Monday 23rd June 2014
It wasn’t a great night – the dinghy is on the coach roof, which made it incredibly hot in the forepeak cabin. I nearly gave up and favoured the saloon, but I reached for a scarf as a bed cover instead, trying to drink the air that was coming through the hatch. When the alarm went off, I could have stayed asleep longer, but the prospect of a lovely shower was enough to prize me from my bunk… with an additional couple of bites. I cannot bear these little creatures – so small, and cause me so much discomfort. After breakfast we went to the Pharmacy to buy some more antihistamine, with my using more Spanish than English (better than last time), and we have some more of the magic pills that stop the worst of the swelling and itching, and some more bite cream (the last lot wasn’t half as good as anthisan!). Anyway. From there it was to provision, at a moderate Gadis, enough to keep us going for a few days – whatever we decide to do!
We’re both feeling a bit homesick; not really bad, but just a bit gloomy. I’m not sure why, but we’ve been away for more than a month now, and we’ve missed some glorious Cornish weather, and we miss regular contact with our family and friends. We’re half worried that we’ve missed summer! I’m sure it’s partly a bit of cabin fever. Living in a small space is challenging at times; you can never really spread out, and the small space leads to a sense of ‘ground hog day’, where our world just seems to shrink. I think it’s worse in the marinas, because the views don’t change as they do at anchor. Here, I look up and see another pontoon behind me. The tide is low, and therefore we’re much lower than the town, so Muros seems to be above our heads. At anchor, you tend to swing around a little, as the breeze takes you, or the tide, or both, so that the view is constantly shifting about – this can make it frustrating when you have a pair of bins that you’re trying to train on something, but it’s a delight too, because the ‘picture’ is constantly varying.
Armed with updated weather forecasts, we had a conference on board. We talked to a British couple (on a boat called Pistachio 3, we think) who’d come into Muros last night having rejected the Ria Concorbion (Finisterre) due to horrible swell running in. It’s all anchorages in there. With this in mind, we not only have to assess the wind, but the swell forecasts, because even a metre of swell will set Whinchat off. As Pete says, she rolls like a pig! Whatever that means! Anyway, the wind is due to blow harder tomorrow, from the north, so it would be an unpleasant beat for the 20NM to Finisterre. The swell is also due to come round to the west/north-west, which would be perfect. So, the plan is stay here for another two nights, and hopefully head north on Wednesday.
There is another festival in Muros at the moment, the festival of San Juan (big in Galicia) and we think it is the night of fires tonight (good old google), where there will either be bonfires or fireworks (this has been corroborated by Pete, who spoke with Pedro, who said not to expect to sleep tonight!). Perhaps we will see something of this.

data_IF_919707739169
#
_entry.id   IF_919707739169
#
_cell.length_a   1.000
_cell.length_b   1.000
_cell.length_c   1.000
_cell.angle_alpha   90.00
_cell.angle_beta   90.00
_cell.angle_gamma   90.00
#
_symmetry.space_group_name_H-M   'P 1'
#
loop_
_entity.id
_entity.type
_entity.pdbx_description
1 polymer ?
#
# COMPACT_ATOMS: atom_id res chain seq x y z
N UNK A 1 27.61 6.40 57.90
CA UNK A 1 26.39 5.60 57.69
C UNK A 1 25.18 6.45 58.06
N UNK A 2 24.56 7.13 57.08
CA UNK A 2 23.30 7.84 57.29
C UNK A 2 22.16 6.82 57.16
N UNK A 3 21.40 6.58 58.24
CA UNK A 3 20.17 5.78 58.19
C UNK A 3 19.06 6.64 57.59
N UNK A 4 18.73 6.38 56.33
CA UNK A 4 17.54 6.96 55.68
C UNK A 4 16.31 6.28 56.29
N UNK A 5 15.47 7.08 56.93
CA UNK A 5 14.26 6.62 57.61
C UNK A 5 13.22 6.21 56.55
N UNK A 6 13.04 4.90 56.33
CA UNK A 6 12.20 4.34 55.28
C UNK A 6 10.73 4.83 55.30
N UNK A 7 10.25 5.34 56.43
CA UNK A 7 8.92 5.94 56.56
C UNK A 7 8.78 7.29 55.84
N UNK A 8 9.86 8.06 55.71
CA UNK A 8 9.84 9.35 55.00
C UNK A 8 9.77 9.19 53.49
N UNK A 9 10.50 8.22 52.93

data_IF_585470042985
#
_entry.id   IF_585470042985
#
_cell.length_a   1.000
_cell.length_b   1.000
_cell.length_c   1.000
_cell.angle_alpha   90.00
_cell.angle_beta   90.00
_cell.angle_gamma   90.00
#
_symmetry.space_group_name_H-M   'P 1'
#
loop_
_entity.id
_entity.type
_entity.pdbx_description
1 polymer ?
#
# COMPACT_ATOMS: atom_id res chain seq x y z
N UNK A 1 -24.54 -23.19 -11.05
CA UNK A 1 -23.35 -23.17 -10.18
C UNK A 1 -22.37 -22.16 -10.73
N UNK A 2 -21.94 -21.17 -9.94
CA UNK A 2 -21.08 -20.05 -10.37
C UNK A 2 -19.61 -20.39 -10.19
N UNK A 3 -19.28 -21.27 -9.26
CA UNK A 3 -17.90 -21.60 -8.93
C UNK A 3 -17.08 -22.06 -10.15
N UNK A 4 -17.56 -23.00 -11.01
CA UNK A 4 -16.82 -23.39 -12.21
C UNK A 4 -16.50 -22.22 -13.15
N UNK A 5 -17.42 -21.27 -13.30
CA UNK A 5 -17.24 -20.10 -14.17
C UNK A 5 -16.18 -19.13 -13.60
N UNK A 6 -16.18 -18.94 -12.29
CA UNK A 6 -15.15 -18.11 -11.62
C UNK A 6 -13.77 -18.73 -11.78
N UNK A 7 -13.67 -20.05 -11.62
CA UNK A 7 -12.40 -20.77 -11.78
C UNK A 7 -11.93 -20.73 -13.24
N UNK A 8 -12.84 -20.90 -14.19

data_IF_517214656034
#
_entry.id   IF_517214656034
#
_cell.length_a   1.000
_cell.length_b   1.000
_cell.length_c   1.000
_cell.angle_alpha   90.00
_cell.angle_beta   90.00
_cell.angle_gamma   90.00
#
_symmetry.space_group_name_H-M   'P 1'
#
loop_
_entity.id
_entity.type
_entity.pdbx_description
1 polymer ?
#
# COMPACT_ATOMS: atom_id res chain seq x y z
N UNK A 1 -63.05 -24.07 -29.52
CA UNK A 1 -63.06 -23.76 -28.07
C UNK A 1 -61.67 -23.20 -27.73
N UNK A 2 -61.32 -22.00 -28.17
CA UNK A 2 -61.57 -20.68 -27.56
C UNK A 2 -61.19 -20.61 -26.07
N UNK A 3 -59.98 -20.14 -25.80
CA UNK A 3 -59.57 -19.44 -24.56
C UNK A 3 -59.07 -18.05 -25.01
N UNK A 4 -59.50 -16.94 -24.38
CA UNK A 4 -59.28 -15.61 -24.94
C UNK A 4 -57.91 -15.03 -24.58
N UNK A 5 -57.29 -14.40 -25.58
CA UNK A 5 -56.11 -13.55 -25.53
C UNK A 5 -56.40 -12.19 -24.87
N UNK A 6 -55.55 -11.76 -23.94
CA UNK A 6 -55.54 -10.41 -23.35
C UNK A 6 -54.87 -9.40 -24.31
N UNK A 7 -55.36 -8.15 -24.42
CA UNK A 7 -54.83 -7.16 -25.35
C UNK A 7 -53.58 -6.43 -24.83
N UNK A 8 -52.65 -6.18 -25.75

We’ve taken advantage of the extra day and I’ve done some more laundry! Oh, the excitement. It’s dried in the warm sun in no time – just as well, as there are clouds building on the other side of the Ria. I’ve been watching them darken, and a great darkening cloud building – cumulonimbus will likely mean a thunder storm.
Pete has been getting stir crazy, so suggested a walk to the church, which I was happy to. However, I don’t think he really meant only this, and wanted to walk on. I didn’t! So, he’s gone somewhere, and I’ve come back to Whinchat, as the skies darken. I hope he’s right and that he doesn’t come back soaked – my expectation is that the heavens will open.
The marina has become busy this afternoon – Pedro says it’s because of the weather, it always brings people in. Pete’s missed a couple more French boats arriving (why do they arrive with no warps tied, only a couple of fenders out?), a German boat nearly mount the Spanish boat on the other side of the finger pontoon to us, and then a visit by Customs. I showed them the papers of when they came three weeks ago, and they were happy with that. One of the guys was the same, but he didn’t remember us, not that I expected them to. Once again, they were very friendly and polite.
Pete came back, dry, and since he returned, we’ve had a couple of hours of torrential rain, and squally winds as the thunder storm has passed around the bay. It seems that we’ve had the last of it, as it goes, grumbling into the distance. The poor people trying to light bonfires (there were six going earlier, but I think the storm has probably ruined them, clearly Thor is no fan of San Juan!).
We have a cauldron of bolognese sauce bubbling in the Remoska, so tonight it will be pasta for a change. I’ve ‘had’ to open a bottle of Ribera del Duero to slug into it (a goodly slug as Pete observed, but I soaked the mince first in the first slug), so it would be rude not to finish it…. well, in this heat, it just won’t keep. ¡Salud! as you’d say in Spanish.
angry cloud towers
flashes, bangs, rumbles around
sun peers, smiles again.